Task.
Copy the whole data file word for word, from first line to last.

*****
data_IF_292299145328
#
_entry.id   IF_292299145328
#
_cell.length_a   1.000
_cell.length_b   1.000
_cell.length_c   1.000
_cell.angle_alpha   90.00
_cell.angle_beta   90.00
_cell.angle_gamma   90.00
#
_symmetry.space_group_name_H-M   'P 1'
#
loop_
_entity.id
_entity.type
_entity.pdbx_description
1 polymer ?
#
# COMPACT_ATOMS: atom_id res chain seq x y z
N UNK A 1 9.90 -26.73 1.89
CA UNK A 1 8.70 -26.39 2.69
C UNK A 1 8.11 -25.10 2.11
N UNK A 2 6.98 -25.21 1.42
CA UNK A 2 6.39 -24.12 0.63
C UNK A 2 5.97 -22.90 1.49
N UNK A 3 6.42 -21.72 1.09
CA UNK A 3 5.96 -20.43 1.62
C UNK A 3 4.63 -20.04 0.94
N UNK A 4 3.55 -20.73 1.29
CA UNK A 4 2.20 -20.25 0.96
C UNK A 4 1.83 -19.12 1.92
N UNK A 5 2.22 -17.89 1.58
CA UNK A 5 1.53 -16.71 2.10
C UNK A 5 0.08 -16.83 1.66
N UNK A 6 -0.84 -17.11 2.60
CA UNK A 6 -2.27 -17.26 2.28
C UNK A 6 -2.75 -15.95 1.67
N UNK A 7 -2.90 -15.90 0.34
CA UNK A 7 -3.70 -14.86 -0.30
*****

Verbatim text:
data_IF_292299145328
#
_entry.id   IF_292299145328
#
_cell.length_a   1.000
_cell.length_b   1.000
_cell.length_c   1.000
_cell.angle_alpha   90.00
_cell.angle_beta   90.00
_cell.angle_gamma   90.00
#
_symmetry.space_group_name_H-M   'P 1'
#
loop_
_entity.id
_entity.type
_entity.pdbx_description
1 polymer ?
#
# COMPACT_ATOMS: atom_id res chain seq x y z
N UNK A 1 9.90 -26.73 1.89
CA UNK A 1 8.70 -26.39 2.69
C UNK A 1 8.11 -25.10 2.11
N UNK A 2 6.98 -25.21 1.42
CA UNK A 2 6.39 -24.12 0.63
C UNK A 2 5.97 -22.90 1.49
N UNK A 3 6.42 -21.72 1.09
CA UNK A 3 5.96 -20.43 1.62
C UNK A 3 4.63 -20.04 0.94
N UNK A 4 3.55 -20.73 1.29
CA UNK A 4 2.20 -20.25 0.96
C UNK A 4 1.83 -19.12 1.92
N UNK A 5 2.22 -17.89 1.58
CA UNK A 5 1.53 -16.71 2.10
C UNK A 5 0.08 -16.83 1.66
N UNK A 6 -0.84 -17.11 2.60
CA UNK A 6 -2.27 -17.26 2.28
C UNK A 6 -2.75 -15.95 1.67
N UNK A 7 -2.90 -15.90 0.34
CA UNK A 7 -3.70 -14.86 -0.30